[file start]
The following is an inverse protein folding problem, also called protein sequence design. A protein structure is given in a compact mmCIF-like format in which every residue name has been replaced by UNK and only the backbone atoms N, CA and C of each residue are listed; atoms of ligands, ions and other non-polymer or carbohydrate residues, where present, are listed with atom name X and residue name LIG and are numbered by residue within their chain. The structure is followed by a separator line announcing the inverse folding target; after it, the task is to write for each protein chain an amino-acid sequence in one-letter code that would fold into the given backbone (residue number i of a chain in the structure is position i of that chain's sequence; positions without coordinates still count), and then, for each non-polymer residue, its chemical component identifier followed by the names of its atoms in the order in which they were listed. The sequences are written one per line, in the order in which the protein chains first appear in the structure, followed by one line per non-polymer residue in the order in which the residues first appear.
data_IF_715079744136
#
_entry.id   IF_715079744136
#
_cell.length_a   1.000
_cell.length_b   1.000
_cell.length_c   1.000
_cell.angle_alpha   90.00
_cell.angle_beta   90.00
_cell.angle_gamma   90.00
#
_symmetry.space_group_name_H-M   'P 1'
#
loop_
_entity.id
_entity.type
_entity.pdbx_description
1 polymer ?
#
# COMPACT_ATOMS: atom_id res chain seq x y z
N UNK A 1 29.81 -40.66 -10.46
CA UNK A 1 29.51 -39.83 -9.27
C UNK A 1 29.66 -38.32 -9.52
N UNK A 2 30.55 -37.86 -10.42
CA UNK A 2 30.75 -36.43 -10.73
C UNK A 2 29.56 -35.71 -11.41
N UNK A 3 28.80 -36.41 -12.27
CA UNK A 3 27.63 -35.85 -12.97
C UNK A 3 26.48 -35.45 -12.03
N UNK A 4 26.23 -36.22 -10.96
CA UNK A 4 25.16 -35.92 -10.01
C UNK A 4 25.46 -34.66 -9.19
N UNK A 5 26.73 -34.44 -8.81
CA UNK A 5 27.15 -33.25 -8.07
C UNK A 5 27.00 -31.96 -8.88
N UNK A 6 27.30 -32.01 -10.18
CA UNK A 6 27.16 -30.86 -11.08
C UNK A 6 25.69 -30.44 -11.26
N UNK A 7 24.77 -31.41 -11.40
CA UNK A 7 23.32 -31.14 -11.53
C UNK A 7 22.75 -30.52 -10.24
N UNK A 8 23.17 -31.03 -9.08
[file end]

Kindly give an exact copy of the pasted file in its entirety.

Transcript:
The following is an inverse protein folding problem, also called protein sequence design. A protein structure is given in a compact mmCIF-like format in which every residue name has been replaced by UNK and only the backbone atoms N, CA and C of each residue are listed; atoms of ligands, ions and other non-polymer or carbohydrate residues, where present, are listed with atom name X and residue name LIG and are numbered by residue within their chain. The structure is followed by a separator line announcing the inverse folding target; after it, the task is to write for each protein chain an amino-acid sequence in one-letter code that would fold into the given backbone (residue number i of a chain in the structure is position i of that chain's sequence; positions without coordinates still count), and then, for each non-polymer residue, its chemical component identifier followed by the names of its atoms in the order in which they were listed. The sequences are written one per line, in the order in which the protein chains first appear in the structure, followed by one line per non-polymer residue in the order in which the residues first appear.
data_IF_715079744136
#
_entry.id   IF_715079744136
#
_cell.length_a   1.000
_cell.length_b   1.000
_cell.length_c   1.000
_cell.angle_alpha   90.00
_cell.angle_beta   90.00
_cell.angle_gamma   90.00
#
_symmetry.space_group_name_H-M   'P 1'
#
loop_
_entity.id
_entity.type
_entity.pdbx_description
1 polymer ?
#
# COMPACT_ATOMS: atom_id res chain seq x y z
N UNK A 1 29.81 -40.66 -10.46
CA UNK A 1 29.51 -39.83 -9.27
C UNK A 1 29.66 -38.32 -9.52
N UNK A 2 30.55 -37.86 -10.42
CA UNK A 2 30.75 -36.43 -10.73
C UNK A 2 29.56 -35.71 -11.41
N UNK A 3 28.80 -36.41 -12.27
CA UNK A 3 27.63 -35.85 -12.97
C UNK A 3 26.48 -35.45 -12.03
N UNK A 4 26.23 -36.22 -10.96
CA UNK A 4 25.16 -35.92 -10.01
C UNK A 4 25.46 -34.66 -9.19
N UNK A 5 26.73 -34.44 -8.81
CA UNK A 5 27.15 -33.25 -8.07
C UNK A 5 27.00 -31.96 -8.88
N UNK A 6 27.30 -32.01 -10.18
CA UNK A 6 27.16 -30.86 -11.08
C UNK A 6 25.69 -30.44 -11.26
N UNK A 7 24.77 -31.41 -11.40
CA UNK A 7 23.32 -31.14 -11.53
C UNK A 7 22.75 -30.52 -10.24
N UNK A 8 23.17 -31.03 -9.08